Mr Parker

Dean Parker. (Photo: David White.

I’ve come some way since my unforgivable near total ignorance of Dean Parker’s oeuvre. I’ve tried to make up for it ever since. (And just as well as I’ve had the pleasure and honour of meeting him on occasion.) I’m not afraid to say it: I’m a fan.

I found this excellent quote at The Listener:

What advice might you give aspiring playwrights and screenwriters?

One day you’ll declare that there must be no changes to your script, and then the producer will take you out to lunch. Midway through the lunch he’ll say, “I’ve brought you here to show you something”, and reach under the table. He’ll then hold up a phantom monster. “Can you see the monster?” he’ll ask. Wanting to humour him, you’ll say, “Ummm … yes.” He’ll say, “Do you know the name of the monster?” Defeated, you’ll bleat, “Ummm … no”, and he’ll say, “The name of the monster is – IT’S OUR MONEY.” Be prepared for this.

Ah yes: commerce versus art.

Once upon a time, my response would’ve been that that it’s still your story. Until they pay you out and replace you, you’re still the goddamned writer. And if you’d learned anything at all from my adventures, you’ll already have representation — the guild, an agent or a manager — who’re only a speed dial away.

Nowadays it can be… complicated. But not insurmountable. And you’re never alone.



Last weekend, I nipped down to my oul’ hometoon and ran into this:


Cuba Street closed to traffic, its footpaths and road filthy with pedestrians, all of it sprinkled with light rain showers and a very family-friendly vibe: a street festival called Cuba Dupa. Nice. I walked past the crowded foodstalls with their mouthwatering aromas and found sanctuary in the cool and quiet Clark’s Cafe (where they still have cheesecake cup cakes, very nice indeedy).

Once fed, watered and rested,  I hop-skip-and-jumped over the unimaginatively named City to Sea Bridge to Circa Theatre where Kingswood won the 2015 Adam Award for Best Play by a Pasifika Playwright. I guess I’ll be revisiting that script sooner than planned.

While at the Adam Awards, I rubbed shoulders with:

  • Hone Kouka, co-winner of the 2015 Adam Award for Best New Zealand Play for Bless the Child, as well as winner of Best Play by a Maori Playwright;
  • runner-up Dean Parker with Polo (though I do prefer his initial title, Fear and Misery in the Third Term);
  • Michelanne Forster, winner of Best Play by a Woman Playwright for The Gift of Tongues;
  • author of the highly commended, SignificanceTom McCrory;
  • the always luminous Miria George;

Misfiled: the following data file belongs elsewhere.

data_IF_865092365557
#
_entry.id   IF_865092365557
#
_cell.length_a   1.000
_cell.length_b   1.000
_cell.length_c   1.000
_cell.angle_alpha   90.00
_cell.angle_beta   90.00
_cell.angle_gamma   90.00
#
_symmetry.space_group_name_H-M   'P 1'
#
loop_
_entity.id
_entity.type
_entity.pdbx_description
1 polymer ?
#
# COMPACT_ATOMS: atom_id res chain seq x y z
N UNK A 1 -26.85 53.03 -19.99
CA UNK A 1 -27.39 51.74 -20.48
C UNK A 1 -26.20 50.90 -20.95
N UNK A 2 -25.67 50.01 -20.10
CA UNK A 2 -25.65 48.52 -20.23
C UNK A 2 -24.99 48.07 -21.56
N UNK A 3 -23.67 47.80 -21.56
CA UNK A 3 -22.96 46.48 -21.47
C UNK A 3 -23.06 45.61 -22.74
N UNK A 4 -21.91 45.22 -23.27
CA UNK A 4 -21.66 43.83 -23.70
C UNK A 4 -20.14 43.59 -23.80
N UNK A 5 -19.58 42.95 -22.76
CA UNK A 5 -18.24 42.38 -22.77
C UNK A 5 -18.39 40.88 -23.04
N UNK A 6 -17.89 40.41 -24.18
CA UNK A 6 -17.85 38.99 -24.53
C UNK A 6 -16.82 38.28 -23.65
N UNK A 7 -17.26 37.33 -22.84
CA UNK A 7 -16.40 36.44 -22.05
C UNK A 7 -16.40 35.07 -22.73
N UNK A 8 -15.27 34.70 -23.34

• the boundlessly talented Moana Ete;
  • Wellington man-about-town Jonathon Hendry;
  • the irrepressible KC Kelly;
  • David O’Donnell, fresh from directing Victor Rodger’s incendiary My Name is Gary Cooper in Hawaii;
  • and the Playmarket gang of Murray LynchStuart HoarSalesi Leota, and Claire O’Loughlin.

That’s me: an utterly shameless name-dropper.


2013 in Print

A terrible year for the reading diary: a meagre 72 titles passed through my grubby fingers.

Still — stand–outs were:


iZombie Volume 1: Dead to the World by Chris Roberson and Michael Allred
Beast by Marian Churchland
The Hive by Charles Burns


World War Z by Max Brooks
The Good War by Studs Terkel
Glitz by Elmore Leonard

Tyrant by Gideon Roff
Modern Family — S01E07 by Danny Zuker
Law & Order — S08E09 — Burned by Siobhan Byrne
Baghdad Baby! by Dean Parker
Midnight in Moscow by Dean Parker

Usually, whatever gets listed in these end–of–year posts is culled from a larger short–list of what made an impact. Not so 2013.

Late new year resolution: Read more.


Meet and Greet

The past few days’ burning question has been: Would I still write this post if I hadn’t been an award recipient?  Close behind it has been this Schrodinger follow-up: Would I still be an award recipient if I hadn’t decided the day before to attend the event?  (Employees and families of employees of the organisers are not allowed to answer the second question.)

So, yeah, wow. Last Thursday I went along to the SWANZ awards, cheering for the competition because that was the only way I could deal with the pressure… and Goodbye My Feleni won.  And the night itself, viewed in the preceding fortnight with dread and anxiety, turned out to be a very pleasant evening indeed.

I got to meet and talk with:

Ahh, networking. Not always as painful and dreadful as I imagine.

* I know they’re more than playwrights.


Dean Parker

Longtime Kiwi scribe Dean Parker (Came a Hot Friday and Greenstone) has an entertaining and pragmatic look at writing for a living in New Zealand.

Can’t say I’ve seen any of his plays – but I certainly grok the road he’s travelled.